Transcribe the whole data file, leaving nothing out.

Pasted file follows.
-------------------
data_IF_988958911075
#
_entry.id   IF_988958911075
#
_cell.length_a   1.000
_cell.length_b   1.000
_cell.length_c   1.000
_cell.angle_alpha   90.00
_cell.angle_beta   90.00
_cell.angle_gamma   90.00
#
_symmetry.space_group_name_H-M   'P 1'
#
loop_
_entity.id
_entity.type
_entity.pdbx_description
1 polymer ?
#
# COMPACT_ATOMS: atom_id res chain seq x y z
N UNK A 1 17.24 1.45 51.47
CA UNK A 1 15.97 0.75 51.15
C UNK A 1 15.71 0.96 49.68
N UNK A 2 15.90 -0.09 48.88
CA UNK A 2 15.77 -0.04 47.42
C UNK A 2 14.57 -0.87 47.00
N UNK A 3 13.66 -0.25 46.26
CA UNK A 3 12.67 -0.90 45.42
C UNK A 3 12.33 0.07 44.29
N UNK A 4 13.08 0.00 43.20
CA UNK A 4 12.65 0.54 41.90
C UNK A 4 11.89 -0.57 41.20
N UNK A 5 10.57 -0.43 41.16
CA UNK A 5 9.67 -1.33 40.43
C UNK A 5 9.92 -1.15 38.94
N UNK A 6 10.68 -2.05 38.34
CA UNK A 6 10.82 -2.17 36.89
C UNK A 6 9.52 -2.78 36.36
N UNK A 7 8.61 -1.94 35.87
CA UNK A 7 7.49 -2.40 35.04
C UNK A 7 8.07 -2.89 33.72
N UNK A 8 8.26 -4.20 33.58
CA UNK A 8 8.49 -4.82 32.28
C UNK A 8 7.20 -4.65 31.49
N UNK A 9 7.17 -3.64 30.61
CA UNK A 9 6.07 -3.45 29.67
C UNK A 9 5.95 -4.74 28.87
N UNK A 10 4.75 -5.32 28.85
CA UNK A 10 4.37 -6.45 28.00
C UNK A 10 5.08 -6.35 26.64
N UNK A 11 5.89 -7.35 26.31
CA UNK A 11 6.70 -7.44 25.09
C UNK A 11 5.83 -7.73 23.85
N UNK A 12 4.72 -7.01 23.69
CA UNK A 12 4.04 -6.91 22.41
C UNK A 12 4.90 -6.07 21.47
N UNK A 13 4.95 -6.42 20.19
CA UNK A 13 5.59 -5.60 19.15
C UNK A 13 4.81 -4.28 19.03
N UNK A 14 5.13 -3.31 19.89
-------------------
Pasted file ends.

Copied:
data_IF_988958911075
#
_entry.id   IF_988958911075
#
_cell.length_a   1.000
_cell.length_b   1.000
_cell.length_c   1.000
_cell.angle_alpha   90.00
_cell.angle_beta   90.00
_cell.angle_gamma   90.00
#
_symmetry.space_group_name_H-M   'P 1'
#
loop_
_entity.id
_entity.type
_entity.pdbx_description
1 polymer ?
#
# COMPACT_ATOMS: atom_id res chain seq x y z
N UNK A 1 17.24 1.45 51.47
CA UNK A 1 15.97 0.75 51.15
C UNK A 1 15.71 0.96 49.68
N UNK A 2 15.90 -0.09 48.88
CA UNK A 2 15.77 -0.04 47.42
C UNK A 2 14.57 -0.87 47.00
N UNK A 3 13.66 -0.25 46.26
CA UNK A 3 12.67 -0.90 45.42
C UNK A 3 12.33 0.07 44.29
N UNK A 4 13.08 0.00 43.20
CA UNK A 4 12.65 0.54 41.90
C UNK A 4 11.89 -0.57 41.20
N UNK A 5 10.57 -0.43 41.16
CA UNK A 5 9.67 -1.33 40.43
C UNK A 5 9.92 -1.15 38.94
N UNK A 6 10.68 -2.05 38.34
CA UNK A 6 10.82 -2.17 36.89
C UNK A 6 9.52 -2.78 36.36
N UNK A 7 8.61 -1.94 35.87
CA UNK A 7 7.49 -2.40 35.04
C UNK A 7 8.07 -2.89 33.72
N UNK A 8 8.26 -4.20 33.58
CA UNK A 8 8.49 -4.82 32.28
C UNK A 8 7.20 -4.65 31.49
N UNK A 9 7.17 -3.64 30.61
CA UNK A 9 6.07 -3.45 29.67
C UNK A 9 5.95 -4.74 28.87
N UNK A 10 4.75 -5.32 28.85
CA UNK A 10 4.37 -6.45 28.00
C UNK A 10 5.08 -6.35 26.64
N UNK A 11 5.89 -7.35 26.31
CA UNK A 11 6.70 -7.44 25.09
C UNK A 11 5.83 -7.73 23.85
N UNK A 12 4.72 -7.01 23.69
CA UNK A 12 4.04 -6.91 22.41
C UNK A 12 4.90 -6.07 21.47
N UNK A 13 4.95 -6.42 20.19
CA UNK A 13 5.59 -5.60 19.15
C UNK A 13 4.81 -4.28 19.03
N UNK A 14 5.13 -3.31 19.89